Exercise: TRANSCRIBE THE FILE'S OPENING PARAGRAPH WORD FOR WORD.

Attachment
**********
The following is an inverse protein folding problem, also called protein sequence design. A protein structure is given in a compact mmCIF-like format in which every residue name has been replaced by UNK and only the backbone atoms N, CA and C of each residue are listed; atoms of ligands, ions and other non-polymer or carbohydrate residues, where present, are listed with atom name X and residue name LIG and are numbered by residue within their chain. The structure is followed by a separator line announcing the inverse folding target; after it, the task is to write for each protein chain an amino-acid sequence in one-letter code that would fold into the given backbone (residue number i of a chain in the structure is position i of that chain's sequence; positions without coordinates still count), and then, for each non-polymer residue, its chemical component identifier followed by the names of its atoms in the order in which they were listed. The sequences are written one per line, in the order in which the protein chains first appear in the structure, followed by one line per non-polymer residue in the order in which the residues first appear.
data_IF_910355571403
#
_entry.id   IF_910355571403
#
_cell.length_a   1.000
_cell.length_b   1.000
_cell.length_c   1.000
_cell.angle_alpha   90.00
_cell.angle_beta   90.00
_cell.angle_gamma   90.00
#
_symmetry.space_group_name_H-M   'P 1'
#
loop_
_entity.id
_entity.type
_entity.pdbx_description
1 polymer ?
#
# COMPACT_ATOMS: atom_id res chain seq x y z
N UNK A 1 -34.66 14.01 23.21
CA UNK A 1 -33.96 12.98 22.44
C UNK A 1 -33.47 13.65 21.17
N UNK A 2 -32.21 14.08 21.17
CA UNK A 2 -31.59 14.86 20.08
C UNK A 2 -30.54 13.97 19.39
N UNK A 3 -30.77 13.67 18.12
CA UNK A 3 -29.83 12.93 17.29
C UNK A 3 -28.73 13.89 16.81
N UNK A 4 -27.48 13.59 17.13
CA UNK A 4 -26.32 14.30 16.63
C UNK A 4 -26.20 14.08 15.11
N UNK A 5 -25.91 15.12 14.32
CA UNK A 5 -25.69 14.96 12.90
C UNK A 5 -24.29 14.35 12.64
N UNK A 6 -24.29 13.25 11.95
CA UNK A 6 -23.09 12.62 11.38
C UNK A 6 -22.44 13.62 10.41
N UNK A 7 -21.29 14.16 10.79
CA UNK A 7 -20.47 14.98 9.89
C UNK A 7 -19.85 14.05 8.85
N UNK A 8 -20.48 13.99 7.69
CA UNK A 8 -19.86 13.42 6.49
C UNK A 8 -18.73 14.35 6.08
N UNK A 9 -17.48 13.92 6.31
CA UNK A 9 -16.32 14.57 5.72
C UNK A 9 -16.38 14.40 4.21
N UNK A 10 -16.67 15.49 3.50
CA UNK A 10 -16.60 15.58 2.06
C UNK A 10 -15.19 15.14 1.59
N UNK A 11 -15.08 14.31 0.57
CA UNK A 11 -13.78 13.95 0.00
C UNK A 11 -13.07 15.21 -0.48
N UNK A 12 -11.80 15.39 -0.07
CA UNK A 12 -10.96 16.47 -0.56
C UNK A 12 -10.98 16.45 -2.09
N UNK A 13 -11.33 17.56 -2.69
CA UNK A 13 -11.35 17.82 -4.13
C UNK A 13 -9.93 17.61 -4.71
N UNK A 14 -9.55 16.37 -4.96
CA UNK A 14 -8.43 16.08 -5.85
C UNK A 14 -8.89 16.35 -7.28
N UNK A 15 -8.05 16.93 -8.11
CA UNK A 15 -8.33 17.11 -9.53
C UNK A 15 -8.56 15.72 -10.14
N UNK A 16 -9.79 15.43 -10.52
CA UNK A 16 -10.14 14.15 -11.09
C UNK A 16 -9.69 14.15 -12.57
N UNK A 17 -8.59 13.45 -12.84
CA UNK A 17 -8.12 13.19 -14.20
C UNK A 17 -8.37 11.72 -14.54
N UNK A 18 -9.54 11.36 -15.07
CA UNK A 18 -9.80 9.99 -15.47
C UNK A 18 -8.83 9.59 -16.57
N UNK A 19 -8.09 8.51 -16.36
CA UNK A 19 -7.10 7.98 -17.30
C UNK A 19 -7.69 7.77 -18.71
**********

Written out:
The following is an inverse protein folding problem, also called protein sequence design. A protein structure is given in a compact mmCIF-like format in which every residue name has been replaced by UNK and only the backbone atoms N, CA and C of each residue are listed; atoms of ligands, ions and other non-polymer or carbohydrate residues, where present, are listed with atom name X and residue name LIG and are numbered by residue within their chain. The structure is followed by a separator line announcing the inverse folding target; after it, the task is to write for each protein chain an amino-acid sequence in one-letter code that would fold into the given backbone (residue number i of a chain in the structure is position i of that chain's sequence; positions without coordinates still count), and then, for each non-polymer residue, its chemical component identifier followed by the names of its atoms in the order in which they were listed. The sequences are written one per line, in the order in which the protein chains first appear in the structure, followed by one line per non-polymer residue in the order in which the residues first appear.